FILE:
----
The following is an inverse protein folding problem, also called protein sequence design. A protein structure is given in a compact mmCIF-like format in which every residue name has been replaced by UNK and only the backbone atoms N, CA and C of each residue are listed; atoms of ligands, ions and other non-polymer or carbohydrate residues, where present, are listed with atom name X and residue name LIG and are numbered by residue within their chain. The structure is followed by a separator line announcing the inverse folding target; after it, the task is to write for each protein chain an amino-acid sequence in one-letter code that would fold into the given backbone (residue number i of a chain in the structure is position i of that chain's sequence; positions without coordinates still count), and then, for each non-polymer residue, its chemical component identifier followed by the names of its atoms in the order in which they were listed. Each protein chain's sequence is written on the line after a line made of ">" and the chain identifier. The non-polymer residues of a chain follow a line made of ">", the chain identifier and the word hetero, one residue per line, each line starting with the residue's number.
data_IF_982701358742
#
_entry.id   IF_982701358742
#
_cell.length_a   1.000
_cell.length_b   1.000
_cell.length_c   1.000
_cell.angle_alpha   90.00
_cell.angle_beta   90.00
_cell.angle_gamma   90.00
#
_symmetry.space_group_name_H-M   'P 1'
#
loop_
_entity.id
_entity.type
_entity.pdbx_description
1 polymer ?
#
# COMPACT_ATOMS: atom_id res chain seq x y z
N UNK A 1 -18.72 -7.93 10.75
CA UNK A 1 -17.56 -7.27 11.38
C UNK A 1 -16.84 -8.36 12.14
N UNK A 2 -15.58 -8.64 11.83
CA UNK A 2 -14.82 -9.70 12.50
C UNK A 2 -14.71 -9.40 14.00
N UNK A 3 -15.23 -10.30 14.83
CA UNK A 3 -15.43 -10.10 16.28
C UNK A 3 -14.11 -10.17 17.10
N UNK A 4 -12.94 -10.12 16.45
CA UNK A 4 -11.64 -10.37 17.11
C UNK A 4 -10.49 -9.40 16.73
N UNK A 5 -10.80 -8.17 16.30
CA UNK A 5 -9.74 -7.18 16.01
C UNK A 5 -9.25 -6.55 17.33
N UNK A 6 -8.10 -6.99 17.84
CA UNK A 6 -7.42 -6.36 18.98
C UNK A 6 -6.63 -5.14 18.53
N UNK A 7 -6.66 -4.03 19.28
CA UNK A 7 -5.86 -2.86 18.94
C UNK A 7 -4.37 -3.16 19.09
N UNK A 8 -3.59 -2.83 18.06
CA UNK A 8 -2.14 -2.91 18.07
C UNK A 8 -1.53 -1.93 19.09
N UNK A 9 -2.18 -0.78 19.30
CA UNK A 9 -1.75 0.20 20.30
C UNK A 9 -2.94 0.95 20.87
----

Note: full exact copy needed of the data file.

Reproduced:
The following is an inverse protein folding problem, also called protein sequence design. A protein structure is given in a compact mmCIF-like format in which every residue name has been replaced by UNK and only the backbone atoms N, CA and C of each residue are listed; atoms of ligands, ions and other non-polymer or carbohydrate residues, where present, are listed with atom name X and residue name LIG and are numbered by residue within their chain. The structure is followed by a separator line announcing the inverse folding target; after it, the task is to write for each protein chain an amino-acid sequence in one-letter code that would fold into the given backbone (residue number i of a chain in the structure is position i of that chain's sequence; positions without coordinates still count), and then, for each non-polymer residue, its chemical component identifier followed by the names of its atoms in the order in which they were listed. Each protein chain's sequence is written on the line after a line made of ">" and the chain identifier. The non-polymer residues of a chain follow a line made of ">", the chain identifier and the word hetero, one residue per line, each line starting with the residue's number.
data_IF_982701358742
#
_entry.id   IF_982701358742
#
_cell.length_a   1.000
_cell.length_b   1.000
_cell.length_c   1.000
_cell.angle_alpha   90.00
_cell.angle_beta   90.00
_cell.angle_gamma   90.00
#
_symmetry.space_group_name_H-M   'P 1'
#
loop_
_entity.id
_entity.type
_entity.pdbx_description
1 polymer ?
#
# COMPACT_ATOMS: atom_id res chain seq x y z
N UNK A 1 -18.72 -7.93 10.75
CA UNK A 1 -17.56 -7.27 11.38
C UNK A 1 -16.84 -8.36 12.14
N UNK A 2 -15.58 -8.64 11.83
CA UNK A 2 -14.82 -9.70 12.50
C UNK A 2 -14.71 -9.40 14.00
N UNK A 3 -15.23 -10.30 14.83
CA UNK A 3 -15.43 -10.10 16.28
C UNK A 3 -14.11 -10.17 17.10
N UNK A 4 -12.94 -10.12 16.45
CA UNK A 4 -11.64 -10.37 17.11
C UNK A 4 -10.49 -9.40 16.73
N UNK A 5 -10.80 -8.17 16.30
CA UNK A 5 -9.74 -7.18 16.01
C UNK A 5 -9.25 -6.55 17.33
N UNK A 6 -8.10 -6.99 17.84
CA UNK A 6 -7.42 -6.36 18.98
C UNK A 6 -6.63 -5.14 18.53
N UNK A 7 -6.66 -4.03 19.28
CA UNK A 7 -5.86 -2.86 18.94
C UNK A 7 -4.37 -3.16 19.09
N UNK A 8 -3.59 -2.83 18.06
CA UNK A 8 -2.14 -2.91 18.07
C UNK A 8 -1.53 -1.93 19.09
N UNK A 9 -2.18 -0.78 19.30
CA UNK A 9 -1.75 0.20 20.30
C UNK A 9 -2.94 0.95 20.87